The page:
BERLIN -- BMW AG said Tuesday that third-quarter net profit slumped 74% from a year earlier, but that it expects to remain profitable in 2009 and anticipates a steady market improvement next year.
The Munich-based auto maker reported net profit fell to €78 million from €298 million in the same period a year ago, reflecting a steep fall in demand for luxury cars amid the recession. The results came in slightly below analysts' estimates of €94 million.
Revenue slumped 6.6% to €11.8 billion from €12.6 billion, while the company's closely watched earnings before interest and tax, or EBIT, contracted 86% to €55 million from €387 million on a year-to-year basis.
BMW Chief Executive Norbert Reithofer said in a statement that the company expects markets to make a gradual recovery over the coming year.
"The BMW X1 and BMW 5 Series Gran Turismo should provide good momentum. This trend will be fuelled further between 2010 and 2012 when the new versions of high-selling models come onto the markets," Mr. Reithofer said. The CEO added that BMW still targets a return on sales in its auto segment of between 8% and 10% in 2012 and a return on capital employed of more than 26%.
The optimistic outlook wasn't sufficient to counter investors' disappointment with the earnings figures. BMW shares recently traded down 6.8% at €31.30, while the blue-chip DAX index traded down 1.4%.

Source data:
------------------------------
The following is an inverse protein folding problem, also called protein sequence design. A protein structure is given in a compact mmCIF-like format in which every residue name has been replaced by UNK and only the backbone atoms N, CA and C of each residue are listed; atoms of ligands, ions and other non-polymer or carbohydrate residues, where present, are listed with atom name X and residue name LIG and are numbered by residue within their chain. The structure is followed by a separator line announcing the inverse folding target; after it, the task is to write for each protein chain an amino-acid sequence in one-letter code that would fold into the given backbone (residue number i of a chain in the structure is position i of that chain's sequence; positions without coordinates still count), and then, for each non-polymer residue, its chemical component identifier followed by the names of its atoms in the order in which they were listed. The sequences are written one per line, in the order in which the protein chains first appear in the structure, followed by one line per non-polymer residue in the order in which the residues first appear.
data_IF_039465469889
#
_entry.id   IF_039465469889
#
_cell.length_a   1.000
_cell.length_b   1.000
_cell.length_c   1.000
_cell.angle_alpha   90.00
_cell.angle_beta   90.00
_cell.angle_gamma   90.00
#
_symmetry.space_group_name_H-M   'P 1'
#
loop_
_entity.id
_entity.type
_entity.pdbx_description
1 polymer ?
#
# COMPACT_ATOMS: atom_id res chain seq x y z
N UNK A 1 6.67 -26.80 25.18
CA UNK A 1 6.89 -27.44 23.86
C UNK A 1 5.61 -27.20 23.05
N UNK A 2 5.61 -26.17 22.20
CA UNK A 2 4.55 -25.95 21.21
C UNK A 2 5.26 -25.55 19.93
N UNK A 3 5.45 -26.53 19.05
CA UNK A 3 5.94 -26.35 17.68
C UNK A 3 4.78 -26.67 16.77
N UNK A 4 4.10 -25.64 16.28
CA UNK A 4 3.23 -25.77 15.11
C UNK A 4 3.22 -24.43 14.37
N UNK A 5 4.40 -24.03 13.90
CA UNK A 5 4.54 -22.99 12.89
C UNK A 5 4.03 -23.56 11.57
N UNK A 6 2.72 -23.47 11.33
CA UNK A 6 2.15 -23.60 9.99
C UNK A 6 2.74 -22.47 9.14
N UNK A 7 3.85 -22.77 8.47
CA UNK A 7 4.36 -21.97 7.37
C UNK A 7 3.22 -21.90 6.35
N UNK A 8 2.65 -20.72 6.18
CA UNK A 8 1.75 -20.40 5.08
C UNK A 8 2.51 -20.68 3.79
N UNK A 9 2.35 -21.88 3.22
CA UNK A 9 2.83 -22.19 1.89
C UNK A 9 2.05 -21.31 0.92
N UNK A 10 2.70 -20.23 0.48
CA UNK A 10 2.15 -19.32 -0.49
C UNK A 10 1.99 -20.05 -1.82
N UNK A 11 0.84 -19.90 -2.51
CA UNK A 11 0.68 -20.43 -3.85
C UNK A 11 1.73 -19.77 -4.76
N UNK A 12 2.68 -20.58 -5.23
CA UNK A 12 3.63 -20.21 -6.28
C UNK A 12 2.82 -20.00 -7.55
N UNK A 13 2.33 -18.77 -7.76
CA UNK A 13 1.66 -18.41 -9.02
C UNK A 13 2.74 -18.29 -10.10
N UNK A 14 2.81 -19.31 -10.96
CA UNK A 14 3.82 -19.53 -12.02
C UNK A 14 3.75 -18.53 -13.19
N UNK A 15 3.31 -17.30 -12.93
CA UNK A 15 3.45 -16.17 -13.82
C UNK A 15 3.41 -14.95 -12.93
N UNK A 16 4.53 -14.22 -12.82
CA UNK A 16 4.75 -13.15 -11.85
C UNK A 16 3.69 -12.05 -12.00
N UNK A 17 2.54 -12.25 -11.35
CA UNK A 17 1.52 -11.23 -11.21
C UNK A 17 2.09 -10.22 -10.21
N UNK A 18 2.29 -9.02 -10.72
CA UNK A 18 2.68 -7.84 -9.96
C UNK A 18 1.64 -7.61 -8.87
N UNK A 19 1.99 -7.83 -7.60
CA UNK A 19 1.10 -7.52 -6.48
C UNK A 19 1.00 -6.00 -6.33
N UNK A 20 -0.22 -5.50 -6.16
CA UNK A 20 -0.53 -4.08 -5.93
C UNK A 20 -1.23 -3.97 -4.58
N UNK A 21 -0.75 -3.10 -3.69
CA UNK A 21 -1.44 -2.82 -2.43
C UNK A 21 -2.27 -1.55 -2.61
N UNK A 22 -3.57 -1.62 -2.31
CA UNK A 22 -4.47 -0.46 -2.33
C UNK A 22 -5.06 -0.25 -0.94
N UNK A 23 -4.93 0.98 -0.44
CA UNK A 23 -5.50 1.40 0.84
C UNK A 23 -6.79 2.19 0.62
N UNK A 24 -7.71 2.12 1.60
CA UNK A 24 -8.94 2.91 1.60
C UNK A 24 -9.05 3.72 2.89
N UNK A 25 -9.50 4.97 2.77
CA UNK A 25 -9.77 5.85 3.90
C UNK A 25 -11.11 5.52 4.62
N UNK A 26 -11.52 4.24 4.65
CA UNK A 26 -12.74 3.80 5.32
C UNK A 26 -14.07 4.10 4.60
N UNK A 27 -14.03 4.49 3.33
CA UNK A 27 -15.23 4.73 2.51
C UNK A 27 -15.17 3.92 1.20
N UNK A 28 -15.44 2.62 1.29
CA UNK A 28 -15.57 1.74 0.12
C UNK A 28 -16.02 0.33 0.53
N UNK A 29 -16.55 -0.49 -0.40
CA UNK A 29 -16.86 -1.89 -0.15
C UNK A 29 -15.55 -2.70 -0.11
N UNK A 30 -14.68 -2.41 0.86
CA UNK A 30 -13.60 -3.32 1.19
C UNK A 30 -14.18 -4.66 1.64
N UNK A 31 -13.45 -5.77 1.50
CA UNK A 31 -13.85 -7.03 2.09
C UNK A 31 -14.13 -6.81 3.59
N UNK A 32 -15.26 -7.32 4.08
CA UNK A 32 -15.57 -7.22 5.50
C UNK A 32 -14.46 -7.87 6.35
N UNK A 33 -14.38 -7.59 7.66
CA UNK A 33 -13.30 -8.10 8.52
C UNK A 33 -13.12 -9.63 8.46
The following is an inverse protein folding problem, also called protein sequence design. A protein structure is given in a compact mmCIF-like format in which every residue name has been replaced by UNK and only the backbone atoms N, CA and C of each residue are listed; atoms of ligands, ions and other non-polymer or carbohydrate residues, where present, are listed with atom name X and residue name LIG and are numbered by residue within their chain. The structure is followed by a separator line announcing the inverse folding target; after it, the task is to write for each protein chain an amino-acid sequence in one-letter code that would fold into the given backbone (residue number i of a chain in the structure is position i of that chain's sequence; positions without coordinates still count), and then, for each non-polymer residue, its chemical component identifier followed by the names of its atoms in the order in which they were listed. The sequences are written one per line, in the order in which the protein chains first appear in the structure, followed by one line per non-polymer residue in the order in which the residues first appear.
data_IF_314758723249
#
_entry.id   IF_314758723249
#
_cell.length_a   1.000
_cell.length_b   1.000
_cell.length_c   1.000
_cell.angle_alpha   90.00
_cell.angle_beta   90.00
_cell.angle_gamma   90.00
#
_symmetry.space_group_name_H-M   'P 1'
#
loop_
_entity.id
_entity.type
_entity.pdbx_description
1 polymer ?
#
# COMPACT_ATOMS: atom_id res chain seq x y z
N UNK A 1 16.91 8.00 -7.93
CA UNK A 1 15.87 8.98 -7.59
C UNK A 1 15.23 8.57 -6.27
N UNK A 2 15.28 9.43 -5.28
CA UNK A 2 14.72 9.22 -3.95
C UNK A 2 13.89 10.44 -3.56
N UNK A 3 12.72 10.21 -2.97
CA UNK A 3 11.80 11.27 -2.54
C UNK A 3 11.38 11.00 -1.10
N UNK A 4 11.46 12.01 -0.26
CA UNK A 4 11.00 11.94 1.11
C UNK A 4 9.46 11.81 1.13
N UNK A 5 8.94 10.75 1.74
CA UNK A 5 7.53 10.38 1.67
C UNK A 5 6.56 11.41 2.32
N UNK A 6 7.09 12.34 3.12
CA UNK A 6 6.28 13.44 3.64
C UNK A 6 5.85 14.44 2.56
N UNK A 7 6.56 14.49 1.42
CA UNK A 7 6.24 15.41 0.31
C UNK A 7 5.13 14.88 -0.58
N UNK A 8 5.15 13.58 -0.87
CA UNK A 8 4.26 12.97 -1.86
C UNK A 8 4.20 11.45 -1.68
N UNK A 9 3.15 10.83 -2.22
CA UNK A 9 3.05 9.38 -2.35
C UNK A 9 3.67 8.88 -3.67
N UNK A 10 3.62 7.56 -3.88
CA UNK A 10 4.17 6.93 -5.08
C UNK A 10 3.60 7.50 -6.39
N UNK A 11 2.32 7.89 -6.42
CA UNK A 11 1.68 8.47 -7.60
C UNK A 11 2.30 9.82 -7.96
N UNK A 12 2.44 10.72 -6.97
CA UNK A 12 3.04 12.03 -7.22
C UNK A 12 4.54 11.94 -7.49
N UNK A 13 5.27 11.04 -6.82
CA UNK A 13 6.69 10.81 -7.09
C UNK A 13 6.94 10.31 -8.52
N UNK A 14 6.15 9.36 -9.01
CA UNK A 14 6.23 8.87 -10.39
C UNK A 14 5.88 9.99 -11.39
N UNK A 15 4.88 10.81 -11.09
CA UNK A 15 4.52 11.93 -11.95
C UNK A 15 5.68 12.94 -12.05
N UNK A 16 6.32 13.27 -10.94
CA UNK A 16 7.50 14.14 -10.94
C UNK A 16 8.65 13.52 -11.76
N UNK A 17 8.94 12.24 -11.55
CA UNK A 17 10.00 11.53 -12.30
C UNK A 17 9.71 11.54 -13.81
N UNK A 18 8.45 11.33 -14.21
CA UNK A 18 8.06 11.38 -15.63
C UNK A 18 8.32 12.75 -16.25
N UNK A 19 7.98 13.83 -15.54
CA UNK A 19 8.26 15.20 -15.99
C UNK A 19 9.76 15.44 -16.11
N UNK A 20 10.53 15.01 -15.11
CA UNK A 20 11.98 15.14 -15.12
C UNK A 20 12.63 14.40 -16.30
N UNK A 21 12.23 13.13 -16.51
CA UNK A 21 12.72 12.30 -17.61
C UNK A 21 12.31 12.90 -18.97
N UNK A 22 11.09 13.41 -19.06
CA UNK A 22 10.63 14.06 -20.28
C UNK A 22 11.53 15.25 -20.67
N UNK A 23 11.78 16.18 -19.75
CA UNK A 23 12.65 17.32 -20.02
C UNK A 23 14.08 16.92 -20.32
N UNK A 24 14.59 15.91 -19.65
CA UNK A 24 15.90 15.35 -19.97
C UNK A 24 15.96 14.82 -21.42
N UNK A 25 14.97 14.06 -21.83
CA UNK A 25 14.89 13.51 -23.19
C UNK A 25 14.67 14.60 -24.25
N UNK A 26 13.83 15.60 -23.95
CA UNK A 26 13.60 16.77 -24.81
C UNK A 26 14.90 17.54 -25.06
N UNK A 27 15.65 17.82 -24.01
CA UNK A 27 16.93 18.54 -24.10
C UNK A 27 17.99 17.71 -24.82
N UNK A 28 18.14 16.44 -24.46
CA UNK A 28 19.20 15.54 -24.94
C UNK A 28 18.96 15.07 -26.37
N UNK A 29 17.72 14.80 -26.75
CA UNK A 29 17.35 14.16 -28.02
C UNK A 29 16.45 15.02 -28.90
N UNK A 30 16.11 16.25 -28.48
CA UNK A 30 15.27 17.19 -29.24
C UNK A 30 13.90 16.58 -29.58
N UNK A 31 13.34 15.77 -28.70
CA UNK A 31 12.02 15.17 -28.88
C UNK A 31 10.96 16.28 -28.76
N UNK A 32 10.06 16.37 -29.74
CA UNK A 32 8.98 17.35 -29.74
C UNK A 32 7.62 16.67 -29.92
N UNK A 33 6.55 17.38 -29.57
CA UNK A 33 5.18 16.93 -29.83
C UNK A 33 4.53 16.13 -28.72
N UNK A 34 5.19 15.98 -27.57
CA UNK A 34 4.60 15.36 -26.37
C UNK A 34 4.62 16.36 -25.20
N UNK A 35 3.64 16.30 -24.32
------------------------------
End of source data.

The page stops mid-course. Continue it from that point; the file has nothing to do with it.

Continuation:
The company's shares have gained around 20% in value over the past six months, outperforming a 4% rise of the Dow Jones Stoxx Europe 600 automotive and parts sector index, as investors expect premium auto makers to be hurt less by an anticipated slump in demand after state-backed scrapping incentives in many markets expire. These scrapping incentives mainly revived demand for smaller cars rather than big luxury sedans.
BMW said third-quarter sales declined 7.2% on the year to 324,100 vehicles. The company confirmed that it expects vehicle sales this year to decline by between 10% and 15% compared with 2008. BMW sold around 1.43 million vehicles last year.
"It is still too early to give the all-clear for the world's automobile markets," CEO Reithofer said.
BMW was particularly hard hit when demand for premium cars came to a grinding halt amid the economic downturn due to its large footprint in the U.S., which until recently was the company's largest sales region ahead of its domestic market.
But the world's biggest luxury car maker by sales managed successful damage control as it scaled back production earlier than many other auto makers when markets collapsed and kept cash burn at a relatively modest level. Additionally, BMW initiated a wide-ranging program to trim costs and improve efficiency.
BMW plans to exceed its initial target of €4 billion of material cost reductions by 2012 as part of a wide-ranging cost-cutting target of €6 billion. Reducing expenses in materials, production and development are expected to account for two-thirds of the planned overall cost reduction.
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